A study published in the journal Economic Inquiry found something truly remarking in the clinical psychology field. Researchers at the University of Massachusetts and Colorado State University concluded that the legalization of cannabis reduced opioid overdose deaths by 21%.
Roughly 47,600 people have died from opioids in 2017. That means about 14.9 per 100,000 people. If this were to reduce by 21%, then that means nearly 10,000 lives would be saved, or 3.1 lives per 100,000.
This study can be added to the collection of others which aimed to expose the statistics of state laws that have legalized adult-use cannabis. Many of the bills that were passed expressed this possible outcome, that it could help with the opioid crisis.
A famous study by JAMA posted on the NCBI in 2014 found a decrease of up to 25% in opioid deaths in states that had legal cannabis compared to those that do not.
A study posted in the American Journal of Psychiatry found that CBD, one of the many cannabinoids in cannabis, was effective in treating addiction as well, by preventing cue-induced cravings.
The study started by examining the mortality rates from the CDC, Centers for Disease Control from 1999 to 2017. Researchers from Massachusetts and Colorado then cross examined that data against the legal history for each state. The variables included race, income, sex, age, unemployment rates as well as population.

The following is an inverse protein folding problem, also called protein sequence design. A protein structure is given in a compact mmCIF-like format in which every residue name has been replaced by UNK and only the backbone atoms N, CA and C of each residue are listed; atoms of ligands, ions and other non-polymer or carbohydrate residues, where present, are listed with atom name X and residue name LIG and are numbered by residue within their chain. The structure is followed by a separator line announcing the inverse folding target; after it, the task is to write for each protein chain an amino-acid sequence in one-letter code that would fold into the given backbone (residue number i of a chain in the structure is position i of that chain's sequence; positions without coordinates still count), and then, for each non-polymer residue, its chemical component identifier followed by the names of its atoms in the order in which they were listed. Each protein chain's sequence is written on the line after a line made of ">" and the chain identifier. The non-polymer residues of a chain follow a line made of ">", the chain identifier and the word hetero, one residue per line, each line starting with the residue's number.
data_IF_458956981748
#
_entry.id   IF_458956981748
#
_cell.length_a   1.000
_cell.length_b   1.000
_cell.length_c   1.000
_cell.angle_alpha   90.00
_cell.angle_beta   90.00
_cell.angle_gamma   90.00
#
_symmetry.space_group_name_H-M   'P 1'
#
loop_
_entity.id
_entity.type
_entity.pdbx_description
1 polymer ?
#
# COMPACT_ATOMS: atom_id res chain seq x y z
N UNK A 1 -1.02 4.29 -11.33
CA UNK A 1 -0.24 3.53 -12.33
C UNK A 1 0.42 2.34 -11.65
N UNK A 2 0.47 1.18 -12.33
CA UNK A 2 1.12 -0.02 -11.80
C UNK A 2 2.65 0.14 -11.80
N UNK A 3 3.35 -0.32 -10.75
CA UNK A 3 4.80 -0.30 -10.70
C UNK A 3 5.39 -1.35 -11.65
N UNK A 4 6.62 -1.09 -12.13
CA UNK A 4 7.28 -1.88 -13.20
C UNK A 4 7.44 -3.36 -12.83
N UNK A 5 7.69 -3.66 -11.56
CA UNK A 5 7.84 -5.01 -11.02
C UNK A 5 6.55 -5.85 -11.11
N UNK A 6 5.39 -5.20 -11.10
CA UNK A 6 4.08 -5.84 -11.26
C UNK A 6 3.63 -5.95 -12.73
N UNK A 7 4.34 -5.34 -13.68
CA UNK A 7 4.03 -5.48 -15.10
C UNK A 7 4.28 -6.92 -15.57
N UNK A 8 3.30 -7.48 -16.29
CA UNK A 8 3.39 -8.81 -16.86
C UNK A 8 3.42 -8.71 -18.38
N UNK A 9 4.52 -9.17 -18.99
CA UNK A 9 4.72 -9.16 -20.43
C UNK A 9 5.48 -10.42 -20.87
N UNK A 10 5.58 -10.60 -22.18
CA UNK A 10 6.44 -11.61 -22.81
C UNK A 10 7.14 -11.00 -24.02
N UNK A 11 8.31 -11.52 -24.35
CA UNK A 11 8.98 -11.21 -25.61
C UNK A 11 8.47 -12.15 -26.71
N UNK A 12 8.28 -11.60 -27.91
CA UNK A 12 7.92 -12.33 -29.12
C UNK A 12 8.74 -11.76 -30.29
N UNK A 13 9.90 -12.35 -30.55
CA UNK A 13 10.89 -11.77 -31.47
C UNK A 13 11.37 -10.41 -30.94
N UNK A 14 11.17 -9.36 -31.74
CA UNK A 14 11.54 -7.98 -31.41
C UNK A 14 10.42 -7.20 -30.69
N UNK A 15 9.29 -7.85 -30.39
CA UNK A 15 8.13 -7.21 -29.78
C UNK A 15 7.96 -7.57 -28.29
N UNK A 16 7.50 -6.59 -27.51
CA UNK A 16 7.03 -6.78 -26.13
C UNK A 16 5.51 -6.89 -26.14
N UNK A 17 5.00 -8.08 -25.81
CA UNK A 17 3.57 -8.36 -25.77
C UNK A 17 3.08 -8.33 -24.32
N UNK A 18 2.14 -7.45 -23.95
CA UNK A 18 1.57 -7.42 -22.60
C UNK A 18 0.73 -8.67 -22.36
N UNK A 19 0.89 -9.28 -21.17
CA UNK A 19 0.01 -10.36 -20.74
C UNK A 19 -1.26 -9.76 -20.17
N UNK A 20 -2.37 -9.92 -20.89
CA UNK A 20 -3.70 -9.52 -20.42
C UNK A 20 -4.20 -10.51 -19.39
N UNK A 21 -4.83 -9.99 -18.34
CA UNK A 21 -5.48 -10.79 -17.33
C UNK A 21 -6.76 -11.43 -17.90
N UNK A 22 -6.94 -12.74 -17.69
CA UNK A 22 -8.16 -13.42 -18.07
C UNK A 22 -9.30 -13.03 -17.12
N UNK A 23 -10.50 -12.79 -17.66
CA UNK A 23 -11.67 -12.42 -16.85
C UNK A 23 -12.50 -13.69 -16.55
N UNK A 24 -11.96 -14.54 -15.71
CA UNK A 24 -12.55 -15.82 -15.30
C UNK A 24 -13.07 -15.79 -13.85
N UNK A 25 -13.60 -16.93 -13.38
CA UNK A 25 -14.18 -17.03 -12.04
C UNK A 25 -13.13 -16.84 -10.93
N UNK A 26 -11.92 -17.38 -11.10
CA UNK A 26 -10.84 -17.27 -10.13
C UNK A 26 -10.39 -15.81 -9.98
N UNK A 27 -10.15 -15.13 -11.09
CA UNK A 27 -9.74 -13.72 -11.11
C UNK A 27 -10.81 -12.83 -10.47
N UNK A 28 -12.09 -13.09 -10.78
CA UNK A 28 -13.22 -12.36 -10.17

“Our results have direct relevance for policy,” the researchers noted, “as they indicate that recent expansions to marijuana access have significant co-benefits in the form of reduced opioid mortality.”
“States with legal access to marijuana were far less affected by the opioid mortality boom of the past decade than those without,” they added. “Thus, our work provides important food for thought for state and federal authorities that continue to mull medical and/or recreational legalization of marijuana.”
How Does it Reduce Deaths?
The good answer is that there are many ways! For starters, it’s important to establish how opioids are getting out of control in this country.
Opioids are mostly given to people through prescriptions for debilitating pain. While that part is common, so too is the extremely addictive qualities that arise from using them. This is ignoring similar opiates, such as heroin. The drugs that are prescribed are sometimes stronger than what’s needed, but is often given as a first method. Researchers argue that cannabis, a less addictive and less harmful substance could be a better approach in beating treatment that leads to addiction.
Cannabis may help those that use opioids, use less than they need.
Addicts often have to use replacement therapy with methadone, and cannabis may help ease this transition as well.
It’s no secret that the state (and national) laws behind cannabis are becoming more open. Public support for it is rising and so too is the research behind it. This finding helps support previous studies and gives a clearer perspective behind the potential of legalizing.
The opioid crisis is still an epidemic in the US. According to the National Institute on Drug Abuse, roughly 21 to 29 percent of patients prescribed opioids for chronic pain misuse them.
Preventing that is key.
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